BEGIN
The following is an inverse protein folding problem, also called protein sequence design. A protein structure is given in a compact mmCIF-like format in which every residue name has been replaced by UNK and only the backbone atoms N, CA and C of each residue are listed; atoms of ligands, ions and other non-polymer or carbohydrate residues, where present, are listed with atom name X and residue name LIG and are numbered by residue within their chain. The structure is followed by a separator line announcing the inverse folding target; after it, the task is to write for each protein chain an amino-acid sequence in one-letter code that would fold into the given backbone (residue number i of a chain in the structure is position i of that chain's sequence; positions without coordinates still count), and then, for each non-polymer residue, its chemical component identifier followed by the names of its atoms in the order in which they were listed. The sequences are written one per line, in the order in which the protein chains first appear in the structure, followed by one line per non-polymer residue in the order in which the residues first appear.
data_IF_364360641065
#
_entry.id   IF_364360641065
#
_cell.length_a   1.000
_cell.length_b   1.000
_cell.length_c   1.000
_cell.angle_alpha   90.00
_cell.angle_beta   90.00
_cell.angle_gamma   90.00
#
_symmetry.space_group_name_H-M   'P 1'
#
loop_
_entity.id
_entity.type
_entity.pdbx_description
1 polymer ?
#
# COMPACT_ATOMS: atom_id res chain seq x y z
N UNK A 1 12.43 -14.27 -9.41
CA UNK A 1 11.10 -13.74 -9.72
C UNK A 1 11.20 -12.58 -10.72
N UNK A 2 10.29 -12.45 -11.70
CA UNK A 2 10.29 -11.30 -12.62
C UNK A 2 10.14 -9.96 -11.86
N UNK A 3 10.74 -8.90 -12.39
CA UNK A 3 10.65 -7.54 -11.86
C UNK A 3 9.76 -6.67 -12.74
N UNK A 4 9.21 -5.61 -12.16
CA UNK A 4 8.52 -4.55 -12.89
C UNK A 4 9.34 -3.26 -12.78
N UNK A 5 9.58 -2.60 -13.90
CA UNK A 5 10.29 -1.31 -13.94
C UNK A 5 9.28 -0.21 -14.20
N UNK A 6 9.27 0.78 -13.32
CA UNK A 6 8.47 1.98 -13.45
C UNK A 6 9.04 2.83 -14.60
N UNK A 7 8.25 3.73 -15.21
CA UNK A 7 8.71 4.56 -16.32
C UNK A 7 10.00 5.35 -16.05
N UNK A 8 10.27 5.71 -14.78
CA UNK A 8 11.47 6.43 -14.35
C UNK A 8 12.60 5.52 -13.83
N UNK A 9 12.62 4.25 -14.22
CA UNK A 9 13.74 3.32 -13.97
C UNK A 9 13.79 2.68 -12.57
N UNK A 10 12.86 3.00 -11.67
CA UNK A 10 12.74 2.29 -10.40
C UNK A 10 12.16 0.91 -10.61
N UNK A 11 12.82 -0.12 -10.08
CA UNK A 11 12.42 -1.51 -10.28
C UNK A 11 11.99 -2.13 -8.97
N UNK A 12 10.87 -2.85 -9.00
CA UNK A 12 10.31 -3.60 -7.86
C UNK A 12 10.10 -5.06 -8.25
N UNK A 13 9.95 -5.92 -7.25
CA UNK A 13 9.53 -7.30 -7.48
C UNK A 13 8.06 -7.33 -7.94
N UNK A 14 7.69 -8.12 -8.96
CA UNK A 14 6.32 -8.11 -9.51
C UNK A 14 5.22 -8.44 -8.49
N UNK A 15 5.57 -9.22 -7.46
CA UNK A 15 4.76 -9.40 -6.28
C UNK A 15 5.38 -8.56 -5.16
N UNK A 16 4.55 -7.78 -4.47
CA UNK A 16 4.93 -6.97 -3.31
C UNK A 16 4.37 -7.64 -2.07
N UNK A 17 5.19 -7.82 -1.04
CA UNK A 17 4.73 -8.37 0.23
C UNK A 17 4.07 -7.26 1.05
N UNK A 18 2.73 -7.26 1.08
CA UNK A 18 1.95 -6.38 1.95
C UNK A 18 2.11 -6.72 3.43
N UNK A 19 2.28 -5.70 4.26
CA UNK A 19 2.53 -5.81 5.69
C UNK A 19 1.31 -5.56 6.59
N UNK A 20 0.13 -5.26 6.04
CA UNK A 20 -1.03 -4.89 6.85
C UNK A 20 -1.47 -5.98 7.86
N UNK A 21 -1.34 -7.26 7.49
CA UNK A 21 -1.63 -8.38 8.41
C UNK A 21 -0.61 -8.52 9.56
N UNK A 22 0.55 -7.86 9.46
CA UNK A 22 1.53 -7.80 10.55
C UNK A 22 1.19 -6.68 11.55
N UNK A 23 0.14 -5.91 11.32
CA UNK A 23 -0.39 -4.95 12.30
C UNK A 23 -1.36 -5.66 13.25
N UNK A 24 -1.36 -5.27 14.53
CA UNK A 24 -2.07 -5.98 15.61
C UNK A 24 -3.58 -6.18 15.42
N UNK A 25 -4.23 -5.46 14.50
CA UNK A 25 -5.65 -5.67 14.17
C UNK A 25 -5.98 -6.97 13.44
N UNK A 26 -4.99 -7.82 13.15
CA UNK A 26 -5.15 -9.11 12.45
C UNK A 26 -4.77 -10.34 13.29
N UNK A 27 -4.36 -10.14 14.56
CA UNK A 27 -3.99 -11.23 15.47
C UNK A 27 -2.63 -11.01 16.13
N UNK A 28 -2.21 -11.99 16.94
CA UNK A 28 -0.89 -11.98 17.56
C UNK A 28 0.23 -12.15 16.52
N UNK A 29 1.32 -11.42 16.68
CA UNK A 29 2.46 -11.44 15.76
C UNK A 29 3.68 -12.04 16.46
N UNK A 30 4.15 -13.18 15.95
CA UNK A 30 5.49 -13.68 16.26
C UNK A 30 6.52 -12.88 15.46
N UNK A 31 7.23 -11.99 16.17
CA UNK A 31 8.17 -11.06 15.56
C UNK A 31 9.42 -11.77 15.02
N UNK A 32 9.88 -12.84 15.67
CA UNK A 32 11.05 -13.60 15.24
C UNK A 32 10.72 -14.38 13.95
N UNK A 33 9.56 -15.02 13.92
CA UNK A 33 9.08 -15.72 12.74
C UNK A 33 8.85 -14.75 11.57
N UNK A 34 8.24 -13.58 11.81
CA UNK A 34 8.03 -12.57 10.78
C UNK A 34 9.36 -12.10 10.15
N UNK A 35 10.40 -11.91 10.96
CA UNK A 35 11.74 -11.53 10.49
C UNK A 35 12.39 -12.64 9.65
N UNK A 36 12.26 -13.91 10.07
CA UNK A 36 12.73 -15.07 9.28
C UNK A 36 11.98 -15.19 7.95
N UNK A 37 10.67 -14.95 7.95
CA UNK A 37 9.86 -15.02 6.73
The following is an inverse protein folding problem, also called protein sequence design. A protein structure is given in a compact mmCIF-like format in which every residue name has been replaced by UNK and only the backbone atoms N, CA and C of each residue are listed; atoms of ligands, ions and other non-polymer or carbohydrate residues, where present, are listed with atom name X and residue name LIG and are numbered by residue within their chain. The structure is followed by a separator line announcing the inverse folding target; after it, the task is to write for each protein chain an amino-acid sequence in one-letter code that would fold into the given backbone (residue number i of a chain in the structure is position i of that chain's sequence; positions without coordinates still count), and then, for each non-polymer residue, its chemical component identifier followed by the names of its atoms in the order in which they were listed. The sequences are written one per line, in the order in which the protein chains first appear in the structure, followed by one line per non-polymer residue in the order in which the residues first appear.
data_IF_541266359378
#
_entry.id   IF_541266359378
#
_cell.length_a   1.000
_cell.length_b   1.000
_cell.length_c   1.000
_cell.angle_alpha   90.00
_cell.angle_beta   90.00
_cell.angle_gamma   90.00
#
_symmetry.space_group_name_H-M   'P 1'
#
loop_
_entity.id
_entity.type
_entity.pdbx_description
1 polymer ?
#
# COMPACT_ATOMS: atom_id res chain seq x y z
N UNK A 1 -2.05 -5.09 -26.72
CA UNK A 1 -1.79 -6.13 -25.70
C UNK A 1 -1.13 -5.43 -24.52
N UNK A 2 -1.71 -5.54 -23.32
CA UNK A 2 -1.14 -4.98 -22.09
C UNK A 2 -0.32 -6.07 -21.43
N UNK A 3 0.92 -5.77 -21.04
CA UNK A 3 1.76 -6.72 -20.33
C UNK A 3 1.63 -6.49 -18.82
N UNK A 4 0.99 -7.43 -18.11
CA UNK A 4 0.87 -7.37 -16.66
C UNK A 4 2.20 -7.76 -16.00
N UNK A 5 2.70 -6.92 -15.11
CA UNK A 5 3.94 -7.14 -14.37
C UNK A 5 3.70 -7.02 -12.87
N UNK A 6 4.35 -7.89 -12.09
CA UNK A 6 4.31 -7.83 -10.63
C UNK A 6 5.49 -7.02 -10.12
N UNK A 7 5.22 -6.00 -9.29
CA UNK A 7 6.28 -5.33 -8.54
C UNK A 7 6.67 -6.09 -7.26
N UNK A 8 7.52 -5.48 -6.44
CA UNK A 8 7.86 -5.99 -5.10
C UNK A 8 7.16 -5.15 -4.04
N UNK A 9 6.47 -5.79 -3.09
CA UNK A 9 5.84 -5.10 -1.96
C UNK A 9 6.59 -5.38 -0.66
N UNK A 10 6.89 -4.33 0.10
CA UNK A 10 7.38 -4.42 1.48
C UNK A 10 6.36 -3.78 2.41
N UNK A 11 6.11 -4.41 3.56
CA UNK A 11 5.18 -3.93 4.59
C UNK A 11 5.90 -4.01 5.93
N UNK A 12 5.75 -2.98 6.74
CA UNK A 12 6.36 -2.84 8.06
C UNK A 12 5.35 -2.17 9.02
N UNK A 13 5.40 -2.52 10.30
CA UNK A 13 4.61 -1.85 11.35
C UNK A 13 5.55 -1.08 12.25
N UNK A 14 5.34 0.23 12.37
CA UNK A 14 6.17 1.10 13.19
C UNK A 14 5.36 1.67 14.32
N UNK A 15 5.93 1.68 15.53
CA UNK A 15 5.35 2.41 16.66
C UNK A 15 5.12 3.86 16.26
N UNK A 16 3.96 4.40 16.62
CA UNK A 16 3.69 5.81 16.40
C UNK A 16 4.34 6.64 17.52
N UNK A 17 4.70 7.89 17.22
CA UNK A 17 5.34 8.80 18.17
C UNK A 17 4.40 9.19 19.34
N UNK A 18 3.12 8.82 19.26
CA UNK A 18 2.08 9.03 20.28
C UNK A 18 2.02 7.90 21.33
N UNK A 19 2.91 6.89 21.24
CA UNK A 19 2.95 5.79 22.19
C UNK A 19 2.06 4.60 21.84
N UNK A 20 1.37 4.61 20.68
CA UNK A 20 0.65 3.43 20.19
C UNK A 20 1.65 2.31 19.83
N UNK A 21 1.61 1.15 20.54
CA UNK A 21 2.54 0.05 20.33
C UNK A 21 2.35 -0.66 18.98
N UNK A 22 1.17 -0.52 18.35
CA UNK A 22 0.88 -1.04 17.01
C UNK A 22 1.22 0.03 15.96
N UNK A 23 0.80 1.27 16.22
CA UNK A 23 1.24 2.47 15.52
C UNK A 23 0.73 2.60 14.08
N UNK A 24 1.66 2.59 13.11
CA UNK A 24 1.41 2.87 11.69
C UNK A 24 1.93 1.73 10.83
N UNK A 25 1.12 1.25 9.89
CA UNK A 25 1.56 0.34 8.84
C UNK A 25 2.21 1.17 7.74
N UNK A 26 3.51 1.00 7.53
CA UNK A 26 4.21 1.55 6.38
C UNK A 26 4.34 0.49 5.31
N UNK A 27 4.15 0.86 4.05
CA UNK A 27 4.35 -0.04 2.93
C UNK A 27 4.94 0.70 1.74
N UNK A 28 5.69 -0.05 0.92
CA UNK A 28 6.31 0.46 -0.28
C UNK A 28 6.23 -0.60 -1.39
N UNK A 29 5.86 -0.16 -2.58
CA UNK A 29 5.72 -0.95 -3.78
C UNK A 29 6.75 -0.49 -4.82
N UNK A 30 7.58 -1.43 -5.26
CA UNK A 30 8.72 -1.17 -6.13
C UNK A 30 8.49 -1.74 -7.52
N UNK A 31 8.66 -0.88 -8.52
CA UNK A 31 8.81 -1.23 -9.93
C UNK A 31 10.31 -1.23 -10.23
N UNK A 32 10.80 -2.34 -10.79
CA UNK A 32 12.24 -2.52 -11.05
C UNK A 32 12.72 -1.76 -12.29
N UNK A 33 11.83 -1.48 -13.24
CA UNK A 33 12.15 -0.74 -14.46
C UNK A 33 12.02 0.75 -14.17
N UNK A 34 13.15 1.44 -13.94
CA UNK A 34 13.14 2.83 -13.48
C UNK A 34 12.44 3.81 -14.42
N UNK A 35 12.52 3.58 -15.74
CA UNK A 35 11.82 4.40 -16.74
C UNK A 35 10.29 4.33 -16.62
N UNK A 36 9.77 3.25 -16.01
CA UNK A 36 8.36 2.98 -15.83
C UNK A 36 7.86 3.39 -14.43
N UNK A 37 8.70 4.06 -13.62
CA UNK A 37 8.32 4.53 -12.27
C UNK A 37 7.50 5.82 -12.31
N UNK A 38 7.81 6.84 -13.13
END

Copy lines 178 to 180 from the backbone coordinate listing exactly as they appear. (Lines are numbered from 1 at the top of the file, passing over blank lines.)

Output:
CA UNK A 9 5.84 -5.10 -1.96
C UNK A 9 6.59 -5.38 -0.66
N UNK A 10 6.89 -4.33 0.10